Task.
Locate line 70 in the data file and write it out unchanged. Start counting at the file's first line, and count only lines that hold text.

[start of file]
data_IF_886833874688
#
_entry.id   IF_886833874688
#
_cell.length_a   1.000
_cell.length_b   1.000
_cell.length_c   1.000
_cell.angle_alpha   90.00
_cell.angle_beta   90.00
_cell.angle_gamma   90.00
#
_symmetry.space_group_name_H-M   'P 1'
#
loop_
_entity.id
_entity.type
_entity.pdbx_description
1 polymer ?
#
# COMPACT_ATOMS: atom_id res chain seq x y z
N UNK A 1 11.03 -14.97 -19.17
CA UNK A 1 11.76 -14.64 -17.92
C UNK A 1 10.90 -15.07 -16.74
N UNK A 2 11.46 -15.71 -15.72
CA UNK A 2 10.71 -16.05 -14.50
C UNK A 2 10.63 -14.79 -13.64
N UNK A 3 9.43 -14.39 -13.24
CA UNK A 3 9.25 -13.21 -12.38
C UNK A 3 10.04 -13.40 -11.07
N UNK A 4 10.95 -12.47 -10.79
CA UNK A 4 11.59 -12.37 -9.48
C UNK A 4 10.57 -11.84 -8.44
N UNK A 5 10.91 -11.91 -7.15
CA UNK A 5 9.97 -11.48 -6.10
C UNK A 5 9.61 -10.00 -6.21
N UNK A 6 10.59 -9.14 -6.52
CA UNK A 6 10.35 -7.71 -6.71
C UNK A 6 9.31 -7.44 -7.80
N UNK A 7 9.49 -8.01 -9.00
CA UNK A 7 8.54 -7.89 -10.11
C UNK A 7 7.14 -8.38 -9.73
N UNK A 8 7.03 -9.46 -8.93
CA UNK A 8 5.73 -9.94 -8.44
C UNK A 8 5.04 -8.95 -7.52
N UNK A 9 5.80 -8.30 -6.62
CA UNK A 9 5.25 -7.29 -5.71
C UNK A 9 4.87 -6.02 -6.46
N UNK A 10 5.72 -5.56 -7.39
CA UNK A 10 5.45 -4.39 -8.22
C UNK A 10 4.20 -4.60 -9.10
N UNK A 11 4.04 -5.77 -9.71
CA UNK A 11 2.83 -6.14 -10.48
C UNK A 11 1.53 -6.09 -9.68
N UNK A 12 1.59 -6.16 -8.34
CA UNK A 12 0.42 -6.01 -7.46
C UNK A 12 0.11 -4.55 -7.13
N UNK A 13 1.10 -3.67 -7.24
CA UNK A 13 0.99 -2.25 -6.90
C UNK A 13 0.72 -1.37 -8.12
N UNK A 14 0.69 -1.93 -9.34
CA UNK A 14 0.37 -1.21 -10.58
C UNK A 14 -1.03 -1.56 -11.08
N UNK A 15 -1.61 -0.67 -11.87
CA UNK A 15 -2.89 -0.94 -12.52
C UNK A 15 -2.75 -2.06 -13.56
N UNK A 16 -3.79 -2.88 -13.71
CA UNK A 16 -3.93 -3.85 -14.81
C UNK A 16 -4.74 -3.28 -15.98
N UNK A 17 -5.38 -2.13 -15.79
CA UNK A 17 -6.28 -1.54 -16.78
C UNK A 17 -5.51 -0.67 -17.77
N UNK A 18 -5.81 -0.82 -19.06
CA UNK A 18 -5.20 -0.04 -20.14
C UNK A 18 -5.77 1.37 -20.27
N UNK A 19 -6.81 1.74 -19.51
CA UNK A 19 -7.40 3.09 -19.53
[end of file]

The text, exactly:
CA UNK A 17 -6.28 -1.54 -16.78